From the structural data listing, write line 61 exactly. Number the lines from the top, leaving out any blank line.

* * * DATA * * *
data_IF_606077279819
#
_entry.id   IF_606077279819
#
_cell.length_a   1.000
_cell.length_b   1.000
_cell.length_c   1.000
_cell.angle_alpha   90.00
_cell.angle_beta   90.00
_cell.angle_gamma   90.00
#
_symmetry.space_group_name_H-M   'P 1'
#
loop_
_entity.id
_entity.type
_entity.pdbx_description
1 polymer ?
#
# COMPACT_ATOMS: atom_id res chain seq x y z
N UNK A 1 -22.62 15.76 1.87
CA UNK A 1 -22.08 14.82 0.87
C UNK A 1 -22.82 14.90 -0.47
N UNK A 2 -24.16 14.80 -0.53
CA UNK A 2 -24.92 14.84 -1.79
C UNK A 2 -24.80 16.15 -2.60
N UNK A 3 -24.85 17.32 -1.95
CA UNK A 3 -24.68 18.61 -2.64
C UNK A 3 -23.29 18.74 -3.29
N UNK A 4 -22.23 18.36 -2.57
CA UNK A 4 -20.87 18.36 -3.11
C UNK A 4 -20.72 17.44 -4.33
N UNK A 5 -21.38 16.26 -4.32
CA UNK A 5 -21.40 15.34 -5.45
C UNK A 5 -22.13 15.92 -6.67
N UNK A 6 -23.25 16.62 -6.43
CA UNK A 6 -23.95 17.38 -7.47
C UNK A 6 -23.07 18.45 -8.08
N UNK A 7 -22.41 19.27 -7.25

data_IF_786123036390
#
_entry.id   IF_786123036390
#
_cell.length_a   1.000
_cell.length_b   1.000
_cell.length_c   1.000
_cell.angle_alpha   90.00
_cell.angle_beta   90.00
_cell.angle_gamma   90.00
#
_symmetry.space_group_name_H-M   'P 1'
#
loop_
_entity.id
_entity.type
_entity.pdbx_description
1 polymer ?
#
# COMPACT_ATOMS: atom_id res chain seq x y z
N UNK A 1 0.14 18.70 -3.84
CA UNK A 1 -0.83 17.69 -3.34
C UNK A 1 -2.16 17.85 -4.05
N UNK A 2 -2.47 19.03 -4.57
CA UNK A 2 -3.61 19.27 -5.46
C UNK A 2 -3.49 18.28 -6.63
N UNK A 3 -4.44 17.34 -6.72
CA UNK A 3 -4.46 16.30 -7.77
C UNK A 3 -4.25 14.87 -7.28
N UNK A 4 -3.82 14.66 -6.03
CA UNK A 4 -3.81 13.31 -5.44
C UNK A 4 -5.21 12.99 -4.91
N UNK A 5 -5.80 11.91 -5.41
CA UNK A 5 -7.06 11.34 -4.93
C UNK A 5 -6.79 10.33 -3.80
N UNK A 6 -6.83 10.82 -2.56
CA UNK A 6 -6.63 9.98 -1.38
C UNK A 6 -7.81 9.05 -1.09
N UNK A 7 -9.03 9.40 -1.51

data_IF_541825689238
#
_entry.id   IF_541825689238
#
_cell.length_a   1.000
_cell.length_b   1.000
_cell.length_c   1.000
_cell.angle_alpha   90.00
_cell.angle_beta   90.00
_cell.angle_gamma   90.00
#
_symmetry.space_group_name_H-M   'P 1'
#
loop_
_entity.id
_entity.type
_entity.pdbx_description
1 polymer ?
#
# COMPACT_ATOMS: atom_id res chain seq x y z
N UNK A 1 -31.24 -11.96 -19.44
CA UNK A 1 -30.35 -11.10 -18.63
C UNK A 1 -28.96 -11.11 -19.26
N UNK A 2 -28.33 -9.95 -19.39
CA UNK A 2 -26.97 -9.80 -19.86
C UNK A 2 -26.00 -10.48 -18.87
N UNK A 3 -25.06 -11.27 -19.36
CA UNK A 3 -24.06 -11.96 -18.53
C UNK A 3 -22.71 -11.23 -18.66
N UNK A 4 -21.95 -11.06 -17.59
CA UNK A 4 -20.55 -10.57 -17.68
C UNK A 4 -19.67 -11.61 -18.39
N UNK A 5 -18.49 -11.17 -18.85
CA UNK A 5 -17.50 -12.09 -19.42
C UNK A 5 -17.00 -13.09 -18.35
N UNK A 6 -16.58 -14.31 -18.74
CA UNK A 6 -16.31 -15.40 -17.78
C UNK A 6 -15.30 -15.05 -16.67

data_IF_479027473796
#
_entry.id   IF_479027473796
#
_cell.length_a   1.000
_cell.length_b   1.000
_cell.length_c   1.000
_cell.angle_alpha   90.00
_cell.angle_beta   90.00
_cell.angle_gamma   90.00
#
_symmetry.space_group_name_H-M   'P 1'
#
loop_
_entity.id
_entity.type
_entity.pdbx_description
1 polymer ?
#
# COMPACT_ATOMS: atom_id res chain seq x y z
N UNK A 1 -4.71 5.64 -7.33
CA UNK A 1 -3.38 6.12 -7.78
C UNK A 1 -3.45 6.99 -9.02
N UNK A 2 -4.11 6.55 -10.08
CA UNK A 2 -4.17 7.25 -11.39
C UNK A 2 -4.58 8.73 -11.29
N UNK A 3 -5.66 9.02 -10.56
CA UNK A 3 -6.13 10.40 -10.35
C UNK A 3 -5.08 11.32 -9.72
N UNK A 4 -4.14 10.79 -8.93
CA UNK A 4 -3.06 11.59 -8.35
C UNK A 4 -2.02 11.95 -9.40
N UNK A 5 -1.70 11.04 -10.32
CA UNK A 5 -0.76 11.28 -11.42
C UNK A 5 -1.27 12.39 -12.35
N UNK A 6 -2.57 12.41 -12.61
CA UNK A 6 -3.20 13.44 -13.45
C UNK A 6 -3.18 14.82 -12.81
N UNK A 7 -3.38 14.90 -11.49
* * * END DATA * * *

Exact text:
CA UNK A 1 -0.83 17.69 -3.34